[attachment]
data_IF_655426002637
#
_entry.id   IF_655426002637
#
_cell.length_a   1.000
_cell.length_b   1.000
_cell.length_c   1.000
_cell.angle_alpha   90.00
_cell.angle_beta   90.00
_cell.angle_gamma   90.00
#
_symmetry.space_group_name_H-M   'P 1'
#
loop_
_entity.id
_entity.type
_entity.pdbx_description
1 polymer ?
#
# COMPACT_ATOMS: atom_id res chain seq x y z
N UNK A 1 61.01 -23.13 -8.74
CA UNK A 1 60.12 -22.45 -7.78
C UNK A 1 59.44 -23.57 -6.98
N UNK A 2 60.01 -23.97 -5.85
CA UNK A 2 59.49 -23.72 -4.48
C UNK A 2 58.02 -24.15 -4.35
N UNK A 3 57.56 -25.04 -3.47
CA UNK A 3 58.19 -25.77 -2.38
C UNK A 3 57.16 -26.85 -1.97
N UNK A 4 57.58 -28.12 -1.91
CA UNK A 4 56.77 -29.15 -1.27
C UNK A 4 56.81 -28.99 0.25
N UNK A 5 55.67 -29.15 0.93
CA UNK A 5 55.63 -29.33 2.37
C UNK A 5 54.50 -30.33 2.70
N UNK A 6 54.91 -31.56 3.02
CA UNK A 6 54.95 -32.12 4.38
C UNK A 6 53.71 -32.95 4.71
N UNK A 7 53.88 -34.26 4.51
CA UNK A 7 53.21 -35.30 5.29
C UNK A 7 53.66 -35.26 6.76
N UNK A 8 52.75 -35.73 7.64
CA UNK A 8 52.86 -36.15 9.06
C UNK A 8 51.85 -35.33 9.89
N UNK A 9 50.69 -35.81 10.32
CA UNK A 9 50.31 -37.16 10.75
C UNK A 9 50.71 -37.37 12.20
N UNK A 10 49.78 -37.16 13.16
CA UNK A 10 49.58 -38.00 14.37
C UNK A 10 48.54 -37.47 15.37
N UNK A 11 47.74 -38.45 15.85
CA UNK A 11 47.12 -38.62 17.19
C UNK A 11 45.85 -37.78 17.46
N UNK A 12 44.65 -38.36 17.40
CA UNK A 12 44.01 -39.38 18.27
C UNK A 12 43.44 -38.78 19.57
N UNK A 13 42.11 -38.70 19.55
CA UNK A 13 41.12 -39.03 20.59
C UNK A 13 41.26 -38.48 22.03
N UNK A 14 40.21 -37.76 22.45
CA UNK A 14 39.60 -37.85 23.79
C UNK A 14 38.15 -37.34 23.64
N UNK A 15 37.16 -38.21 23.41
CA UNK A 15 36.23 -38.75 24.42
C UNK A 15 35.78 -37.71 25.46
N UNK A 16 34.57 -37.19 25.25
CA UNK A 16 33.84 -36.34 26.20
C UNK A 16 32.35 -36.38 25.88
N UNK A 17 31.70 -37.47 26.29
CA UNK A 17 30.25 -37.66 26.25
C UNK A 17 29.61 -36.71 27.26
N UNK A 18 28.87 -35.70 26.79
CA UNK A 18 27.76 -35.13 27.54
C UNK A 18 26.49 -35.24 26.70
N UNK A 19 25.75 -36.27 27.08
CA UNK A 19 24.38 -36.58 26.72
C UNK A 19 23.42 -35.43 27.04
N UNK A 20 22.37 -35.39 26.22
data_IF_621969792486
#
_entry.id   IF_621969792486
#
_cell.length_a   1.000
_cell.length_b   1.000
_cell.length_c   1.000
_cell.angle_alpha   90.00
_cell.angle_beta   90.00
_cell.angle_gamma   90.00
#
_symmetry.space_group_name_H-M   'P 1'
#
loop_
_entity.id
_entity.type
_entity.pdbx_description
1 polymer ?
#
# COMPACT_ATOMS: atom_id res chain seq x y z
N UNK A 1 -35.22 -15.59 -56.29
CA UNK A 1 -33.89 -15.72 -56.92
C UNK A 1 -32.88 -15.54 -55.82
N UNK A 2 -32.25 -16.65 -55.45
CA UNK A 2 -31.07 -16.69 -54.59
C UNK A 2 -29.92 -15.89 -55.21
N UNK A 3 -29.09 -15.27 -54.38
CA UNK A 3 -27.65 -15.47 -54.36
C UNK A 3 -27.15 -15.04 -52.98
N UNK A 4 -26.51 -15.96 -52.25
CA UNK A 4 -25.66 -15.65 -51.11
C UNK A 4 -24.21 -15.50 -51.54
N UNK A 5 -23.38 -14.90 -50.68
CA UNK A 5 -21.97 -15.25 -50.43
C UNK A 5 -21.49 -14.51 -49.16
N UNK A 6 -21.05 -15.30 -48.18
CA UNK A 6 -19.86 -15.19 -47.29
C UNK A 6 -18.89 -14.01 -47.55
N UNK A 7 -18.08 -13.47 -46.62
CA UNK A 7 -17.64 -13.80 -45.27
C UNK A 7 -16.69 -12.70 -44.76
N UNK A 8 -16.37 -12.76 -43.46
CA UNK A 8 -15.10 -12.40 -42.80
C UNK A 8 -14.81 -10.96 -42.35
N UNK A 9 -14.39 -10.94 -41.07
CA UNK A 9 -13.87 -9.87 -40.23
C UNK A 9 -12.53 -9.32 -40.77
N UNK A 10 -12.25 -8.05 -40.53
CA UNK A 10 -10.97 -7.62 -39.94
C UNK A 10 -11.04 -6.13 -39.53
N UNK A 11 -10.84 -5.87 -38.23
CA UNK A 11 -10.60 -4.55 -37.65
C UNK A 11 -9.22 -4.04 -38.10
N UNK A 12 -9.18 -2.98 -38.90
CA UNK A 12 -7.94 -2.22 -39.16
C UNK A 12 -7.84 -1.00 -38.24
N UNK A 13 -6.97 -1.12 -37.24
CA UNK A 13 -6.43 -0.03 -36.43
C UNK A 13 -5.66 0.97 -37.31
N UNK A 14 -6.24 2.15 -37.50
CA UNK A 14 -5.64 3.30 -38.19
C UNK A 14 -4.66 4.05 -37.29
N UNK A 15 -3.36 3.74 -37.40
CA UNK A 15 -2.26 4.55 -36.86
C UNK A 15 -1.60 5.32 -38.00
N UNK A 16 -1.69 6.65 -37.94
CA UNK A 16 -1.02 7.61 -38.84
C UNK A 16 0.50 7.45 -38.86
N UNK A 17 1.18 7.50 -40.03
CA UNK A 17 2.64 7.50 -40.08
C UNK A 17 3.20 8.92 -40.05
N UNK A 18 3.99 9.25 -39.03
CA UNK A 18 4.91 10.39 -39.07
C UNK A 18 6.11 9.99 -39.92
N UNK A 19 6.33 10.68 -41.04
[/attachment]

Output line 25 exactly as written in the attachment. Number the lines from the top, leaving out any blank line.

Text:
CA UNK A 2 59.49 -23.72 -4.48